Move over, kale - cabbage is the new rising star

    Cabbage is king again

    Sophie Morris banishes thoughts of soggy school dinners and turns over a new leaf
    11 best winter skin treats

    Give your moisturiser a helping hand: 11 best winter skin treats

    Get an extra boost of nourishment from one of these hard-working products
    Paul Scholes column: The more Jose Mourinho attempts to influence match officials, the more they are likely to ignore him

    Paul Scholes column

    The more Jose Mourinho attempts to influence match officials, the more they are likely to ignore him
    Frank Warren column: No cigar, but pots of money: here come the Cubans

    Frank Warren's Ringside

    No cigar, but pots of money: here come the Cubans
    Isis hostage crisis: Militant group stands strong as its numerous enemies fail to find a common plan to defeat it

    Isis stands strong as its numerous enemies fail to find a common plan to defeat it

    The jihadis are being squeezed militarily and economically, but there is no sign of an implosion, says Patrick Cockburn
    Virtual reality thrusts viewers into the frontline of global events - and puts film-goers at the heart of the action

    Virtual reality: Seeing is believing

    Virtual reality thrusts viewers into the frontline of global events - and puts film-goers at the heart of the action
    Homeless Veterans appeal: MP says Coalition ‘not doing enough’

    Homeless Veterans appeal

    MP says Coalition ‘not doing enough’ to help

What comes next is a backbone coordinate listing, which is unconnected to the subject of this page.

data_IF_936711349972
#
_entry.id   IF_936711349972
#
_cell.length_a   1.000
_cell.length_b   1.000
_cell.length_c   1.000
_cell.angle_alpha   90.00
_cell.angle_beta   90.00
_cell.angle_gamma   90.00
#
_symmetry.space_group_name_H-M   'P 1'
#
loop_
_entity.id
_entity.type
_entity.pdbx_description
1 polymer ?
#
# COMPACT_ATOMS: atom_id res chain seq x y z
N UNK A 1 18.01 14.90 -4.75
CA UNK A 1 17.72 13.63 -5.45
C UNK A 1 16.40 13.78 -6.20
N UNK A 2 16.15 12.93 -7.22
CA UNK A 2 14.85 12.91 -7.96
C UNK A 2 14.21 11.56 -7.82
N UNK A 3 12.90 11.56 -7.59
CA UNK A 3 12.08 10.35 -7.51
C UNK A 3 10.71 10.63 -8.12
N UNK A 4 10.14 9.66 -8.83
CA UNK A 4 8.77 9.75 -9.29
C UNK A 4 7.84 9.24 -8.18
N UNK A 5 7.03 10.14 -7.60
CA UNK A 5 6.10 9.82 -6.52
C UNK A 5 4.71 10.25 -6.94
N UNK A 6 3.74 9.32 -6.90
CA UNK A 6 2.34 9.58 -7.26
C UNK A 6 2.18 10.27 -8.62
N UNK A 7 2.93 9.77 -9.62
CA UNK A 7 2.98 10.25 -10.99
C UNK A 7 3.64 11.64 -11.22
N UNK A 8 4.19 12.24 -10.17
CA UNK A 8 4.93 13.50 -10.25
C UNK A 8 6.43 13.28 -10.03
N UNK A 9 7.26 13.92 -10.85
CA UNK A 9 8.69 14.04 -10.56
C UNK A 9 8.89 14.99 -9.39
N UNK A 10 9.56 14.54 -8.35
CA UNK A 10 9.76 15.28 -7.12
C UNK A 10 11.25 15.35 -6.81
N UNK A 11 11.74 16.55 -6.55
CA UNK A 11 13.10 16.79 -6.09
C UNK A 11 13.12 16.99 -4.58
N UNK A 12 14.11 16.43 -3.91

Larry David, Steve Coogan and other comedians share stories of depression in new documentary

    Comedians share stories of depression

    The director of the new documentary, Kevin Pollak, tells Jessica Barrett how he got them to talk
    Has The Archers lost the plot with it's spicy storylines?

    Has The Archers lost the plot?

    A growing number of listeners are voicing their discontent over the rural soap's spicy storylines; so loudly that even the BBC's director-general seems worried, says Simon Kelner
    English Heritage adds 14 post-war office buildings to its protected lists

    14 office buildings added to protected lists

    Christopher Beanland explores the underrated appeal of these palaces of pen-pushing
    Human skull discovery in Israel proves humans lived side-by-side with Neanderthals

    Human skull discovery in Israel proves humans lived side-by-side with Neanderthals

    Scientists unearthed the cranial fragments from Manot Cave in West Galilee